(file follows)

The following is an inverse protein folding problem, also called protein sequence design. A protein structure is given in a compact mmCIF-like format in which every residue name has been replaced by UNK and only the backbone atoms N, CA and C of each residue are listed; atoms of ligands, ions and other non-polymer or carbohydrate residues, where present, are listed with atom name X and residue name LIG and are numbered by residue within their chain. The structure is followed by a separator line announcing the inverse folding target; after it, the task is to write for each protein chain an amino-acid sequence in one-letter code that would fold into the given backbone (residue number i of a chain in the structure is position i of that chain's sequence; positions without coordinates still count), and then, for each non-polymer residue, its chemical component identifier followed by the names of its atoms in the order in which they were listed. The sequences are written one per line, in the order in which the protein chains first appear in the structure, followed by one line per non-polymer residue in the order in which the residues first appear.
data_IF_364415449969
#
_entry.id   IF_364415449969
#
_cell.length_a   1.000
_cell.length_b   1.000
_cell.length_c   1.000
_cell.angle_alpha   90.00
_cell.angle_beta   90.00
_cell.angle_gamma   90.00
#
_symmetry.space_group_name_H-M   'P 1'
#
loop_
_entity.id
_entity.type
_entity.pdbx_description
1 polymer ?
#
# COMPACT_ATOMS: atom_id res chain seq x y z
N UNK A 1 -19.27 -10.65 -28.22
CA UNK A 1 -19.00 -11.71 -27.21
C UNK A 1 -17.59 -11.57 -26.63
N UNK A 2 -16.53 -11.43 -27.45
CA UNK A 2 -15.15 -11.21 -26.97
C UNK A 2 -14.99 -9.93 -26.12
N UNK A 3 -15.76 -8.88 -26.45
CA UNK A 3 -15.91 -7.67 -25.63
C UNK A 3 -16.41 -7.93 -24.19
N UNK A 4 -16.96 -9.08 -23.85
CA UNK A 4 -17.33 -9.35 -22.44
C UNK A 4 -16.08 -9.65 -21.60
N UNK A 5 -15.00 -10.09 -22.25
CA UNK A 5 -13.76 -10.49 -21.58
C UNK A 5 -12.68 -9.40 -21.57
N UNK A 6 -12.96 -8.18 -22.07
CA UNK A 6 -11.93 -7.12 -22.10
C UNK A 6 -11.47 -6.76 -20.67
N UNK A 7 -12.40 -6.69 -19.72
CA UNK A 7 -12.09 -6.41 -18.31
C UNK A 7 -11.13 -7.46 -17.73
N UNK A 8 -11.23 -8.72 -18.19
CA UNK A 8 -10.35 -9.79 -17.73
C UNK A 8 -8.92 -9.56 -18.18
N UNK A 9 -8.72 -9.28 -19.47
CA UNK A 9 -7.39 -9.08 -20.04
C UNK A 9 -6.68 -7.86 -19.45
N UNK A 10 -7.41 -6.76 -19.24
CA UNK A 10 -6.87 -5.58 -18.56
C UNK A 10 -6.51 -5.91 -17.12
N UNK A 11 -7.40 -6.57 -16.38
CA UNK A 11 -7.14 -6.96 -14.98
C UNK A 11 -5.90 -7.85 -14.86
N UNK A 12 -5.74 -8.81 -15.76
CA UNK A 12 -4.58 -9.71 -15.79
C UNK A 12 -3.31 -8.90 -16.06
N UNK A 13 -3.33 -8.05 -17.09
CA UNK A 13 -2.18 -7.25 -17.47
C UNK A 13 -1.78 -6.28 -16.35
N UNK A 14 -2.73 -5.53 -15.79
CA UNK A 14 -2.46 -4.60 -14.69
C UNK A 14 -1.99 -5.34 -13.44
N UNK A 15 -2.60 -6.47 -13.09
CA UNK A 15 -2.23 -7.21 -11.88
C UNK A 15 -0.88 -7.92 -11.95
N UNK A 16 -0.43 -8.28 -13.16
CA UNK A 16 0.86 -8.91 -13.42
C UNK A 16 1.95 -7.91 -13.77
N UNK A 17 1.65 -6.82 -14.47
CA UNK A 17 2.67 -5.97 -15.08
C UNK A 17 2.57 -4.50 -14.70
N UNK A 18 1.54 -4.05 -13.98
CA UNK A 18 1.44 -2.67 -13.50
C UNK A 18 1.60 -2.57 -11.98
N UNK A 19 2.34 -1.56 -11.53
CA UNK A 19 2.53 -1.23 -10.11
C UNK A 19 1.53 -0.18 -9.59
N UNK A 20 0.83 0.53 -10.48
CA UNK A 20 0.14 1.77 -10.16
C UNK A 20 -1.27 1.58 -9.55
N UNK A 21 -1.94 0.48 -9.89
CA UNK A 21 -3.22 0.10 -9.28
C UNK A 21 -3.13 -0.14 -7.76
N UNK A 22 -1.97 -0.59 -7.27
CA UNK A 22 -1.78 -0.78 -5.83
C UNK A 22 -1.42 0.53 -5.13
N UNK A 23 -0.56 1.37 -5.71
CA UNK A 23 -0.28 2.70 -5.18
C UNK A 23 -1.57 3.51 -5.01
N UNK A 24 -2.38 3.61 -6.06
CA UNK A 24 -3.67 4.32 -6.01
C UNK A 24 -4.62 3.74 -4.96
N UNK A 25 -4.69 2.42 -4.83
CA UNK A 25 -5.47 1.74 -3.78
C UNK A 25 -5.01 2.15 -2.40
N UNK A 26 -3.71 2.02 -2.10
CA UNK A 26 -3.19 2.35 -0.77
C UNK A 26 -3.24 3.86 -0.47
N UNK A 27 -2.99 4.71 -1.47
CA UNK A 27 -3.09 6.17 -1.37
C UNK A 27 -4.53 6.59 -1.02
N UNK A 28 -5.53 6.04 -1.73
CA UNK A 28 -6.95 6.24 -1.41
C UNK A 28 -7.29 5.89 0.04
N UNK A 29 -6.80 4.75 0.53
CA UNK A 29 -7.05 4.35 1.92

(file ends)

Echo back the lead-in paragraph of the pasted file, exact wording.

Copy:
The following is an inverse protein folding problem, also called protein sequence design. A protein structure is given in a compact mmCIF-like format in which every residue name has been replaced by UNK and only the backbone atoms N, CA and C of each residue are listed; atoms of ligands, ions and other non-polymer or carbohydrate residues, where present, are listed with atom name X and residue name LIG and are numbered by residue within their chain. The structure is followed by a separator line announcing the inverse folding target; after it, the task is to write for each protein chain an amino-acid sequence in one-letter code that would fold into the given backbone (residue number i of a chain in the structure is position i of that chain's sequence; positions without coordinates still count), and then, for each non-polymer residue, its chemical component identifier followed by the names of its atoms in the order in which they were listed. The sequences are written one per line, in the order in which the protein chains first appear in the structure, followed by one line per non-polymer residue in the order in which the residues first appear.